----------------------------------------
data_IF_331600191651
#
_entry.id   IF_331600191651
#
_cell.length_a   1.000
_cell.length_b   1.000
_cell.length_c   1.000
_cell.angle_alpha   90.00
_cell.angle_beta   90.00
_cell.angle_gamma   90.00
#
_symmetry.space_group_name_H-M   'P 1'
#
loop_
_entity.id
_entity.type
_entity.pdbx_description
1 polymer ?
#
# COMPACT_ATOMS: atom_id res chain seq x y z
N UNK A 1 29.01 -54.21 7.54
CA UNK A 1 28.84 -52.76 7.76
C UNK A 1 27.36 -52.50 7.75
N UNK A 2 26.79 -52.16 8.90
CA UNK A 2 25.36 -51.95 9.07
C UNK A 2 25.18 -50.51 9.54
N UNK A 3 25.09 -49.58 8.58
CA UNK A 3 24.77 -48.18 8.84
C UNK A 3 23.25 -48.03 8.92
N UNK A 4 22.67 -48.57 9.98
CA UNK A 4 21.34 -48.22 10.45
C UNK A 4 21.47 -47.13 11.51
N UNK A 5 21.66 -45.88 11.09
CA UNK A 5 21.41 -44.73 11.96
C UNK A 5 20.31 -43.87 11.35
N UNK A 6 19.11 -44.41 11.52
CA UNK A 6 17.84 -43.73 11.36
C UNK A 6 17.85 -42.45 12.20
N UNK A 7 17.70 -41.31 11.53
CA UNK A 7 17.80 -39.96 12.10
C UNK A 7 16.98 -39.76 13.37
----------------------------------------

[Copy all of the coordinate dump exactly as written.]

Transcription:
data_IF_331600191651
#
_entry.id   IF_331600191651
#
_cell.length_a   1.000
_cell.length_b   1.000
_cell.length_c   1.000
_cell.angle_alpha   90.00
_cell.angle_beta   90.00
_cell.angle_gamma   90.00
#
_symmetry.space_group_name_H-M   'P 1'
#
loop_
_entity.id
_entity.type
_entity.pdbx_description
1 polymer ?
#
# COMPACT_ATOMS: atom_id res chain seq x y z
N UNK A 1 29.01 -54.21 7.54
CA UNK A 1 28.84 -52.76 7.76
C UNK A 1 27.36 -52.50 7.75
N UNK A 2 26.79 -52.16 8.90
CA UNK A 2 25.36 -51.95 9.07
C UNK A 2 25.18 -50.51 9.54
N UNK A 3 25.09 -49.58 8.58
CA UNK A 3 24.77 -48.18 8.84
C UNK A 3 23.25 -48.03 8.92
N UNK A 4 22.67 -48.57 9.98
CA UNK A 4 21.34 -48.22 10.45
C UNK A 4 21.47 -47.13 11.51
N UNK A 5 21.66 -45.88 11.09
CA UNK A 5 21.41 -44.73 11.96
C UNK A 5 20.31 -43.87 11.35
N UNK A 6 19.11 -44.41 11.52
CA UNK A 6 17.84 -43.73 11.36
C UNK A 6 17.85 -42.45 12.20
N UNK A 7 17.70 -41.31 11.53
CA UNK A 7 17.80 -39.96 12.10
C UNK A 7 16.98 -39.76 13.37